Next, we consider the psychometric status of the primary assessment attribute. The psychometric status pertains to how the reliability and validity of scores are to be interpreted as behavioral/manifest or formative versus latent and reflective. For game play, performance is behavioral as goals must be realized in action (e.g., Kulikowich & Young, 2001; Young, 1993). However, an important distinction is to be made between behavior that is reactive and responsive to the environment as in premises laid out by Skinner (1988) compared to intention-given by the learner. Gibsonian dynamics are intentional dynamics, and therefore, learners are often referred to as “agents,” referencing their agency to shape experience given their continuous interaction with the environment. While some tests adapt to user responses, a game is much more dynamic with game moves and strategies taken as a given part of the context. In contrast, achievement in test taking is primarily treated as latent. “Reflective” is a psychometric term (e.g., Markus & Borsboom, 2013) and it means that any item or task response that is assigned a score depends upon or is regressed upon an underlying long-term stable latent trait that is not directly observed. As such, the latent trait, abstracted from the world and stored in the head of the users, is the cause of student responses. Treatment of attributes as latent traits is arguably the most popular psychometric approach to the study of scores as reliable and valid and is evidenced in the variety of confirmatory factor analysis (CFA) and item response theory (IRT) models that psychometricians specify and test. It is also important to note that these approaches are successful between-subjects covariation techniques where scores are compared and positioned relative to one another, most often in reference to location in a normal distribution—all such assumptions are not taken as given in an ecological psychology description of game play.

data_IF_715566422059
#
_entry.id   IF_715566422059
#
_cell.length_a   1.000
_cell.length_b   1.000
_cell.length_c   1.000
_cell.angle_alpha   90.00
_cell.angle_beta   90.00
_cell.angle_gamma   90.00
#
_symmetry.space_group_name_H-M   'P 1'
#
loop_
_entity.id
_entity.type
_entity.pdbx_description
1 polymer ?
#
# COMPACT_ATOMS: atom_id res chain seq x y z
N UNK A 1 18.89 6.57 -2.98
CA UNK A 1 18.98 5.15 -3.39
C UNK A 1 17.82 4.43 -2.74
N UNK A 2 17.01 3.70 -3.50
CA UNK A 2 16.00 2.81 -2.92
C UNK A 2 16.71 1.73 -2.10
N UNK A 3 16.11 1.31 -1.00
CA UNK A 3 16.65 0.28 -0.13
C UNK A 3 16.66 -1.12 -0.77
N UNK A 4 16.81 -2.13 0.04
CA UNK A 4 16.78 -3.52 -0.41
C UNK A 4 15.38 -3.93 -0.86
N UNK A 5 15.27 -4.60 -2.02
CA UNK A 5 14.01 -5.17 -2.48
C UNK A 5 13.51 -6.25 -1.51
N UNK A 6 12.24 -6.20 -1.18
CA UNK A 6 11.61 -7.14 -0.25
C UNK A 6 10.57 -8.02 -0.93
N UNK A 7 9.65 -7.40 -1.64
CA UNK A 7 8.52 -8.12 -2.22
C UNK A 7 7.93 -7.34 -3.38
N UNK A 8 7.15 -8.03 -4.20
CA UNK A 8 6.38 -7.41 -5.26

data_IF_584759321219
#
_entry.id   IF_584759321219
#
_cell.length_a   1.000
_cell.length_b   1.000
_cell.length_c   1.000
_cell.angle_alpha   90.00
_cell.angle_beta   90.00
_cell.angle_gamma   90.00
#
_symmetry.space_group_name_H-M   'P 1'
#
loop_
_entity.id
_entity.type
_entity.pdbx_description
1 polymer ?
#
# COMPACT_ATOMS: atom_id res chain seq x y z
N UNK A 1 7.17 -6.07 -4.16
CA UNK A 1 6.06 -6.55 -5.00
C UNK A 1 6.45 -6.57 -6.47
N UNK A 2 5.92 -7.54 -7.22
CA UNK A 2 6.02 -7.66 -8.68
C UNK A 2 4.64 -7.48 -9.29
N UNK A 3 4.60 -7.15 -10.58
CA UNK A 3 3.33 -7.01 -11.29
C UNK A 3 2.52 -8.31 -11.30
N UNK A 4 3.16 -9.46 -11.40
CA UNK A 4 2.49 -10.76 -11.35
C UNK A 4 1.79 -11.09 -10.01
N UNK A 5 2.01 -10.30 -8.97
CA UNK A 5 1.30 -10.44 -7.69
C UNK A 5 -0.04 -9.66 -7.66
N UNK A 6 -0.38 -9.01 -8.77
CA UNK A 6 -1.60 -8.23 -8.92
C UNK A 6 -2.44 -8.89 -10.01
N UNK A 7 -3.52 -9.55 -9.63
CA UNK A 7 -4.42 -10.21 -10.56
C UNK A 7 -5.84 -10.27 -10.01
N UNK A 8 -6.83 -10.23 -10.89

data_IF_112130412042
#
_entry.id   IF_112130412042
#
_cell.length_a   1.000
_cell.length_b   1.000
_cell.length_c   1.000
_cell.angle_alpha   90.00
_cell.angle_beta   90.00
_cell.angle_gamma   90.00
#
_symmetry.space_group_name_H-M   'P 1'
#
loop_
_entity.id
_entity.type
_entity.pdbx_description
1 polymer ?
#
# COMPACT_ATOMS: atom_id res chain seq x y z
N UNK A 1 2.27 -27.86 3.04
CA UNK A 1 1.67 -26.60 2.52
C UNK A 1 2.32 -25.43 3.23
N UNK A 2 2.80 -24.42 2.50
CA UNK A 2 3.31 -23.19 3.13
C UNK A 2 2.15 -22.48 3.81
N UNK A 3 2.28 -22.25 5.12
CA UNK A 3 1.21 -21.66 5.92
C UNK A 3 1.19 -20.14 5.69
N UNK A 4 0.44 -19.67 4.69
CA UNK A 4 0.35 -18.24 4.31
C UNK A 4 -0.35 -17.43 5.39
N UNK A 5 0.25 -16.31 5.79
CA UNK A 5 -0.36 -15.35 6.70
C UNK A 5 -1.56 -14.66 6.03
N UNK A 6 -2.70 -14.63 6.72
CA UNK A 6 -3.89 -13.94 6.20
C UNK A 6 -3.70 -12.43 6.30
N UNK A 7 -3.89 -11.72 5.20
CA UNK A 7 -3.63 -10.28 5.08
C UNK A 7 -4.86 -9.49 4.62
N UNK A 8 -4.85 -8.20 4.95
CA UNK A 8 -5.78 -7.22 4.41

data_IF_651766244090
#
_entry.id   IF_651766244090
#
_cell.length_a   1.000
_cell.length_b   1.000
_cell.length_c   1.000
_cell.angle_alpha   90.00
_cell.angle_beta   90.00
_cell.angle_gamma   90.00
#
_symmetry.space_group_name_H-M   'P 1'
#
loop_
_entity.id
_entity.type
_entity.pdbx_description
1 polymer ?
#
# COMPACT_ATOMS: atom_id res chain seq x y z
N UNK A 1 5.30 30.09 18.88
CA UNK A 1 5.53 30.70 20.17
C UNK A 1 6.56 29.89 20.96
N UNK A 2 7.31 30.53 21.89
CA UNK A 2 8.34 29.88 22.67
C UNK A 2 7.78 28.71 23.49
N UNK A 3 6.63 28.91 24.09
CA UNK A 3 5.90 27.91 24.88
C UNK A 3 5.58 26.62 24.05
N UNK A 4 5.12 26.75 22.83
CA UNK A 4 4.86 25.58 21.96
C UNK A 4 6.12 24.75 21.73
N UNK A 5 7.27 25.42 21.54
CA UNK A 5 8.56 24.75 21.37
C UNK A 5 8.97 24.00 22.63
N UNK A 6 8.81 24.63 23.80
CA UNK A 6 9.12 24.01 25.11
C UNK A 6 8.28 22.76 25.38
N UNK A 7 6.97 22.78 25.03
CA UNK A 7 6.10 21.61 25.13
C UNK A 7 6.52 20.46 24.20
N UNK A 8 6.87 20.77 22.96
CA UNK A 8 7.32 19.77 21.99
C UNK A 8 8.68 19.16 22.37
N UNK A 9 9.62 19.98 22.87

From the discussion of the psychometric status of the attributes of game play and test taking, respectively, it is hopefully becoming clear that the unit of analysis for game play must be a continuous cycle of perception-action couplings in a dynamic agent-environment interaction. These perception-action couplings are manifest given the effectivities of the learner with the affordances available in the game (learning) environment, and neither student nor environment remain the same. The process unfolds and presents a response stream that can be modeled statistically as situated experience. Therefore, there is no abstraction from the world or need for storage of ideas. Comparatively, the unit of analysis for test taking is the static student whose achievement is nested in the static contexts of higher-order or multilevel units of analysis—classrooms, schools, school districts, provinces/states, countries (e.g., Raudenbush & Bryk, 2002). Indeed, covariates (e.g., classroom enrollment size, school socio-economic status) can be entered into the hierarchical equations at any level signifying contextual elements that explain sources of variation in students’ scores. Further, cross-level interactions (e.g., students’ prior achievement scores crossed with school socio-economic status) can be evaluated for significance and effect size. However, these covariates or covariate interactions are not affordances students detect and with which they interact during learning. Further, for both students and for higher levels of analysis such as classrooms, variables are most often treated as trait-like and stable, not state-like and continually changing (e.g., Molenaar, 2004).